Iraq Historic Allegations Team starts work
1 Nov 10
The Iraq Historic Allegations Team (IHAT), which will investigate allegations of abuse of Iraqi citizens by British Service personnel, has now started work, Minister for the Armed Forces Nick Harvey announced today.
A Saxon amoured personnel carrier provides support to British foot patrols in Basra City in 2003 (stock image) [Picture: Crown Copyright/MOD 2003]
The team is led by a retired senior civilian policeman and consists of military and ex-civilian police detectives.
Announcing that the team has started work today, Mr Harvey said in a Written Ministerial Statement:
"In March my predecessor announced the intention of the previous Government to set up a dedicated Iraq Historic Allegations Team (IHAT) to investigate allegations of abuse of Iraqi citizens by British service personnel that have been brought to the MOD's attention.
"The Government has endorsed the continuation of this approach, and we are determined to ensure that these allegations are investigated thoroughly and as quickly as possible.
"I would like to inform the House that the IHAT team now has a full investigative capability and has commenced work. The team is led by a retired senior civilian policeman and consists of military and ex-civilian police detectives who will ensure that each allegation is appropriately investigated.
"Given the volume of allegations and the complexity of investigating the events in question, we anticipate that it will take around two years to complete the work of the IHAT.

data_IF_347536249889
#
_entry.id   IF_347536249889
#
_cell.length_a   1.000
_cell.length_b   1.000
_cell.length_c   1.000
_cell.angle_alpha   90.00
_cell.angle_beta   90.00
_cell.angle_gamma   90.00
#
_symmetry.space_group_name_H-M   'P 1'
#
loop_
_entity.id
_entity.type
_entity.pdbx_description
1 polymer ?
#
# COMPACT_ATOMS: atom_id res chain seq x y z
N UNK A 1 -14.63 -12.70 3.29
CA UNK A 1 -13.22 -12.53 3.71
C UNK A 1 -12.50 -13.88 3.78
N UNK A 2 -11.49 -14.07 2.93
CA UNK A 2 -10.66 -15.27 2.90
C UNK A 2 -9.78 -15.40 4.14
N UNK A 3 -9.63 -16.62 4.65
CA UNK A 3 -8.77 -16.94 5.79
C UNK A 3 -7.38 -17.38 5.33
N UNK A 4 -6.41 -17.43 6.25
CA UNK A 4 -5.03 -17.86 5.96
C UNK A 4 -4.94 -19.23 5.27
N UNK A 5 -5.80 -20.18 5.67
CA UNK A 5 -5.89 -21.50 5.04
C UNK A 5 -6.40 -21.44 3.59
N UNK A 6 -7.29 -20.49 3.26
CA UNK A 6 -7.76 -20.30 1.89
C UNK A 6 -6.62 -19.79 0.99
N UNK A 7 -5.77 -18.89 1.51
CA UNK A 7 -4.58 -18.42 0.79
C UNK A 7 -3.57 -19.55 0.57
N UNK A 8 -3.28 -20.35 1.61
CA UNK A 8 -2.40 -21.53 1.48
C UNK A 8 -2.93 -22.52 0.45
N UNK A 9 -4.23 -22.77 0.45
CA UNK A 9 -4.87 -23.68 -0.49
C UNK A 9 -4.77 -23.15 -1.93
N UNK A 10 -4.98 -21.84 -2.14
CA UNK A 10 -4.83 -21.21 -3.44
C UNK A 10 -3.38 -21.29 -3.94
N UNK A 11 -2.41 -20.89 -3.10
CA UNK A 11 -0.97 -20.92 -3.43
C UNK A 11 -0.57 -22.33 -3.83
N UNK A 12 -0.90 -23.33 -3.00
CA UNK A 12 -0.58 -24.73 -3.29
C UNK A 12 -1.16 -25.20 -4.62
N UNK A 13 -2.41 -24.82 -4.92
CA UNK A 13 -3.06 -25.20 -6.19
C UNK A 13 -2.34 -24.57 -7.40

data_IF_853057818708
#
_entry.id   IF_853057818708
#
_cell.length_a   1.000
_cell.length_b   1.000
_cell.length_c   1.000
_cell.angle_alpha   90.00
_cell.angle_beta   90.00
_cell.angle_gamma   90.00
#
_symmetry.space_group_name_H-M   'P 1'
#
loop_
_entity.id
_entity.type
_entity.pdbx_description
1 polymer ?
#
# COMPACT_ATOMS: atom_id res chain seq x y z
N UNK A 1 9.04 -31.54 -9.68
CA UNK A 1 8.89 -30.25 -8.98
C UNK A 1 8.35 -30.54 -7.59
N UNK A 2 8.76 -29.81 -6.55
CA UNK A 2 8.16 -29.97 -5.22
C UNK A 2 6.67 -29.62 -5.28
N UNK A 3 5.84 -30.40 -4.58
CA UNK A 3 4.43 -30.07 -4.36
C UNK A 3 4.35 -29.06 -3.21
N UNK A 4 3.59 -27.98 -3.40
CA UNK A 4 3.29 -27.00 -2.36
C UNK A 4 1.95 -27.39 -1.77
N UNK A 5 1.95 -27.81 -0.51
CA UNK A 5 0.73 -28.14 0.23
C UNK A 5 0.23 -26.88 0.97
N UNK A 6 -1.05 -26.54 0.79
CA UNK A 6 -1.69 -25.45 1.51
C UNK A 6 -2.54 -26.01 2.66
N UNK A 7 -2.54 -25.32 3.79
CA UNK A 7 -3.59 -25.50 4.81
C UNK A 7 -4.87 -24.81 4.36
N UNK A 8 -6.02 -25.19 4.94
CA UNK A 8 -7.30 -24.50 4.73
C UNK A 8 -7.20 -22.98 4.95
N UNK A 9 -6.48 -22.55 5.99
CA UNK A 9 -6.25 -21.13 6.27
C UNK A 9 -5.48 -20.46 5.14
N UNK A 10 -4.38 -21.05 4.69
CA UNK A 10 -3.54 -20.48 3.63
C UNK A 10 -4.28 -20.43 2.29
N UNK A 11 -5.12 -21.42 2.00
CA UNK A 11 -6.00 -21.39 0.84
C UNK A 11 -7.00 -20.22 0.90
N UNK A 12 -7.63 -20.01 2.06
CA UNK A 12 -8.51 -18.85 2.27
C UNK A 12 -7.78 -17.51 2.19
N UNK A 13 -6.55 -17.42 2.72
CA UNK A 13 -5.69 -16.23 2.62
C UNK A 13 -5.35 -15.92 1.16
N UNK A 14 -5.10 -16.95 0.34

"There are those that argue that the Government should hold a public inquiry into these unproven allegations now – we disagree. A costly public inquiry would be unable to investigate individual criminal behaviour or impose punishments. Any such inquiry would arguably therefore not be in the best interests of the individual complainants who have raised these allegations.
"Nevertheless, the Secretary of State for Defence has not ruled out holding a public inquiry at some point in the future, should serious and systemic issues emerge from IHAT's investigations that might justify it.
"The establishment of the IHAT should not be taken as an admission of fault or failure. These allegations are as yet unproven, but their existence is corrosive to both the morale and reputation of our armed forces. We owe it to them, and the complainants, to properly investigate these allegations and that is exactly what the IHAT have now started to do."